Do mentors add value during your career?

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If networking is seen as a means of improving your prospects, can having a mentor take you one step further and add value to your career?

While a typical network contact will involve an exchange of contact details, a brief job description and plans to meet up at a future date, a relationship with a mentor can look very different. It may involve long lunches or time spent in your mentor’s office. The mentor will have the contacts and connections you need to develop your career and these introductions are likely to be more beneficial than those your own network provides.


Mentoring is a great skill, and not everyone is suited to the role. If you choose the right person, however, the relationship will have the potential to benefit both parties. This is the case across industry and commerce, and that is why many companies are now introducing their own mentoring programmes. These are designed to benefit not only the mentor and mentee, but also the business when there is mentoring across the organisation including treasury and finance.

The relationship between you and your mentor is a confidential one and creates a situation in which discussions can be open and frank without fear of repercussions. This is unusual in larger organisations where inter-departmental envy or office politics can influence decision-making. Quality conversations between senior and junior staff can help to develop good communications between the C-suite and staff who are carrying out key tasks and overseeing important transactions. Again, both sides benefit as does the organisation.

It is clear at this point that mentoring is a two-way operation and the mentee can exert influence on the relationship by developing a strong conversation with the mentor. This dynamic will develop as the mentee acquires new skills and improves their knowledge of how the business operates. By making a greater contribution to the company, the mentee is adding value to their career portfolio and enhancing their prospects within and outside the organisation.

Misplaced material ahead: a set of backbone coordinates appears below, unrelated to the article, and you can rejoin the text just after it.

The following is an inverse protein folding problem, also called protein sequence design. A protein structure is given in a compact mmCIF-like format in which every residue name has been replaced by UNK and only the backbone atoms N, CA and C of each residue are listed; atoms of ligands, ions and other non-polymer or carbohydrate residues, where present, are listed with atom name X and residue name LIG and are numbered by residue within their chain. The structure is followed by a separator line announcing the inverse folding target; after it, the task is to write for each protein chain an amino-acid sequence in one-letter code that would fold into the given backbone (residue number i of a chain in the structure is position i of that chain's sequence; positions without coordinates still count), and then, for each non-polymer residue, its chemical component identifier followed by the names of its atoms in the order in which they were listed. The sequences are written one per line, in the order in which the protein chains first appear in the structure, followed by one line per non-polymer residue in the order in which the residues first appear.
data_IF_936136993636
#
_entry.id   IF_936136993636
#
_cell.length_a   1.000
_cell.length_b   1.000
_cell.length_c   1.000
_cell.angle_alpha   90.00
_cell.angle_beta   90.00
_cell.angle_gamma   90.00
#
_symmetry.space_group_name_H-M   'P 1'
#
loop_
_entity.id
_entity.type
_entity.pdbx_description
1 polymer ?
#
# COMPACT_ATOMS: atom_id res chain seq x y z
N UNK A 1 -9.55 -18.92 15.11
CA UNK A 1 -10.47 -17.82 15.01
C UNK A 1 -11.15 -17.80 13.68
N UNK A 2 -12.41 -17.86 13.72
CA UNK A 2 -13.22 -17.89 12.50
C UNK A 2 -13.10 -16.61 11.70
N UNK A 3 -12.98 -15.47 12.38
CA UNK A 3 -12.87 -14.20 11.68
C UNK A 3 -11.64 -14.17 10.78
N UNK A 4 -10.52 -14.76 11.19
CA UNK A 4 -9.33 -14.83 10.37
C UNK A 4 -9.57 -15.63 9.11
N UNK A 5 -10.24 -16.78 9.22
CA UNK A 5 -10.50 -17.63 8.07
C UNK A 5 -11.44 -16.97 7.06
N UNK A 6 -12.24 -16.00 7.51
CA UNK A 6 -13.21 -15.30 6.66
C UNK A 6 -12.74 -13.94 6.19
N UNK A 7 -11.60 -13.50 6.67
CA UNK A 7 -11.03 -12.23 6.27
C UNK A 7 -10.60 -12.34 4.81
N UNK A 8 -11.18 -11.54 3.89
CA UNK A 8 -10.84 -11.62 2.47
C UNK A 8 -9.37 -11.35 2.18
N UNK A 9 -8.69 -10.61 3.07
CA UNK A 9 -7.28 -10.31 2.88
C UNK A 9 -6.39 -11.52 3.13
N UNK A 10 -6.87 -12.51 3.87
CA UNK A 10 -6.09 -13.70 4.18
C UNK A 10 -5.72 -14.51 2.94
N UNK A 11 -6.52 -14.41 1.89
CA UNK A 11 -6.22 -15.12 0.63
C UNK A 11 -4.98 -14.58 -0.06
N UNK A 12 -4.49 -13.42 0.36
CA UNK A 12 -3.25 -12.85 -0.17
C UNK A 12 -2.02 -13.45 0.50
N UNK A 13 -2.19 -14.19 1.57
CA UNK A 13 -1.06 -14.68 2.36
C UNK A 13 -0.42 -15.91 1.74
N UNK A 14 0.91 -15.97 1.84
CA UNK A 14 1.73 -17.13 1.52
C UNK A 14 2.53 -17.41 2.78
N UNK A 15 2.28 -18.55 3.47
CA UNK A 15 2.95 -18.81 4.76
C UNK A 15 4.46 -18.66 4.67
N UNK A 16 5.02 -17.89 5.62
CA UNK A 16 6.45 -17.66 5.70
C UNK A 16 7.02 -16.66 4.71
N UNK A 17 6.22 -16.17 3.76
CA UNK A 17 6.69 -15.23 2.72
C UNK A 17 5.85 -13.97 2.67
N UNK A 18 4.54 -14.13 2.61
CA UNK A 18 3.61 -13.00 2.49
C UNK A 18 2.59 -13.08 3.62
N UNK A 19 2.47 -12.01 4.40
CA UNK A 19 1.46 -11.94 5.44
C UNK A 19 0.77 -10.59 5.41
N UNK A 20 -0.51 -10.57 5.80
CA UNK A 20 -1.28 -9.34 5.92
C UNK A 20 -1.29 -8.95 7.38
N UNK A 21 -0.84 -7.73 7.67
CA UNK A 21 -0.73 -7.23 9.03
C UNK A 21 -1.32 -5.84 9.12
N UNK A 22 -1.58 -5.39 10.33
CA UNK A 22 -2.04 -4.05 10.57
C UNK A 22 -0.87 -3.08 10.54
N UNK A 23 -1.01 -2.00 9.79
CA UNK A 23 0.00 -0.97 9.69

The mentor also has the satisfaction of seeing a protégé pick up knowledge and develop new skills. Evidence suggests that an effective mentoring programme can help to develop a strong management structure and impact on the company’s bottom line.
It may be that your firm does not offer a mentoring programme, in which case you will have to look elsewhere. Your old educational institution may have a programme, or your professional body may be able to connect you via one of their own schemes.

Failing that, you may want to seek out your own mentor, possibly someone you admire within your sector. This could still be someone within your own firm, even if no official programme is in place for mentoring.

There are steps you can take when seeking a mentor. Firstly, decide what your goals are and what skills you need help with from your mentor. Secondly, decide what characteristics you are looking for in a mentor. This is where you can use your own network among contacts who know how your potential mentor operates.


In most cases, you would choose a mentor who works in your area of expertise or in a sector you would like to move into. However, depending on which part of your skill set you are looking to enhance, it could be someone in a different field entirely. Management skills are increasingly transferable across industries and this is particularly true in treasury and finance.

In any event, when choosing a mentor, look some way up the management structure. Don’t choose your own head of department since, as we have mentioned, you will want to have open conversations about your career aims. If the prospect of dealing with a senior executive is intimidating, there are peer-to-peer mentoring programmes which can help you learn from people at your own level.

Similarly, women and members of minorities underrepresented in the workplace may find it helpful to seek out a mentor with an understanding of their background and their ambition to advance in a diverse workforce.

A mentor will want to work with someone they can respect since this is a two-way relationship. In order to earn respect, you must ensure that you do not give the impression that you are simply there for your own benefit. Additionally, during the relationship, be prepared to admit your mistakes and to re-assess your goals.

Once you have established a good relationship with your mentor, you can look forward to enhancing your career and standing within your profession.
Simon Lynch is the owner of Treasury Talent.
Treasury Talent is a specialist treasury talent, recruitment and search provider solely focussed on the treasury market with offices in Sydney covering Australia, Singapore covering Asia, and San Francisco covering California and the USA. To make contact

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